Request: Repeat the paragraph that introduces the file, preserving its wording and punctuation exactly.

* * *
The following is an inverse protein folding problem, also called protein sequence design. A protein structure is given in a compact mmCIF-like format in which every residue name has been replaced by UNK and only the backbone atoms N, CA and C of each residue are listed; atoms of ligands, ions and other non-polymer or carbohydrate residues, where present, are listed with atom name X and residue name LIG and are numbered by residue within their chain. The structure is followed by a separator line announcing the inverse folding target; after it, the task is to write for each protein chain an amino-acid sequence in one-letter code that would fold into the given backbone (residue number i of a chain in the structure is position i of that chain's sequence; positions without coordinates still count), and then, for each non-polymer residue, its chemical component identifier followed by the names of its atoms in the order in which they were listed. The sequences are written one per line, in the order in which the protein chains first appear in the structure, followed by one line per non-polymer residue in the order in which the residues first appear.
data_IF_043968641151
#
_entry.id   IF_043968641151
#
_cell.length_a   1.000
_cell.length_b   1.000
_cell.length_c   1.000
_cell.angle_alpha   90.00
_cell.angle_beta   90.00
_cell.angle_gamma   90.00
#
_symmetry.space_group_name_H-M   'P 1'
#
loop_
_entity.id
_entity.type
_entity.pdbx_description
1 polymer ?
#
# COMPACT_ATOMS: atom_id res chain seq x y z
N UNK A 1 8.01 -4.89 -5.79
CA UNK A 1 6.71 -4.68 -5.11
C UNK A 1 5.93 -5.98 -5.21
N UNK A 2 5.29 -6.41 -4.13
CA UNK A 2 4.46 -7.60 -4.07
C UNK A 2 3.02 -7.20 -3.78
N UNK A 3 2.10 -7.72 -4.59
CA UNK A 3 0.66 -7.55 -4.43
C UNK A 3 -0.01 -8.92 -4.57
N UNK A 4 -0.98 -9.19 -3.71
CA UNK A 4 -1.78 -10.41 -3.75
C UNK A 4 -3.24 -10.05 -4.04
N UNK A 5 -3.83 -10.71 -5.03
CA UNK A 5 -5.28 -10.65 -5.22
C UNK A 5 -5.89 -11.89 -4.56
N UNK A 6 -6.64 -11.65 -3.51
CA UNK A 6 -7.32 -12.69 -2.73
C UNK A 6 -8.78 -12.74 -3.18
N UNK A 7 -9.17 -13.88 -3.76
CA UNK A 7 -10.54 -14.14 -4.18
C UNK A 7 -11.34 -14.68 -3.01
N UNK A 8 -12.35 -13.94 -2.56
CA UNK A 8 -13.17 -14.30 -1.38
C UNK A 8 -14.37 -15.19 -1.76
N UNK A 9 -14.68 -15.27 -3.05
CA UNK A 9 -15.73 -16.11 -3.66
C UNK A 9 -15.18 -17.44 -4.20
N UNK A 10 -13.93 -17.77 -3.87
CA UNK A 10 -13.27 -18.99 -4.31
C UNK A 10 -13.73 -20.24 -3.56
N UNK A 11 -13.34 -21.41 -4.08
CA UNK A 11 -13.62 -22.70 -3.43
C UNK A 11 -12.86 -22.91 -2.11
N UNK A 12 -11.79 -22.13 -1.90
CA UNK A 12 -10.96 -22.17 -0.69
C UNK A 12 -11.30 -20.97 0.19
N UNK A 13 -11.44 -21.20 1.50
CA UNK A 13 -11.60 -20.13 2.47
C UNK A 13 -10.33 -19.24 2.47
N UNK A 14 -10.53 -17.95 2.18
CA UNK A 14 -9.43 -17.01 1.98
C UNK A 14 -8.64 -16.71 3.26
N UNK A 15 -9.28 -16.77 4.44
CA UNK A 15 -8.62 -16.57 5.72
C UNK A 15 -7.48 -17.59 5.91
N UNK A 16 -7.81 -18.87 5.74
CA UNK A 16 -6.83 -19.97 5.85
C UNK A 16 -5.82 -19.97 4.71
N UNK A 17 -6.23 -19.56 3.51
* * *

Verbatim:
The following is an inverse protein folding problem, also called protein sequence design. A protein structure is given in a compact mmCIF-like format in which every residue name has been replaced by UNK and only the backbone atoms N, CA and C of each residue are listed; atoms of ligands, ions and other non-polymer or carbohydrate residues, where present, are listed with atom name X and residue name LIG and are numbered by residue within their chain. The structure is followed by a separator line announcing the inverse folding target; after it, the task is to write for each protein chain an amino-acid sequence in one-letter code that would fold into the given backbone (residue number i of a chain in the structure is position i of that chain's sequence; positions without coordinates still count), and then, for each non-polymer residue, its chemical component identifier followed by the names of its atoms in the order in which they were listed. The sequences are written one per line, in the order in which the protein chains first appear in the structure, followed by one line per non-polymer residue in the order in which the residues first appear.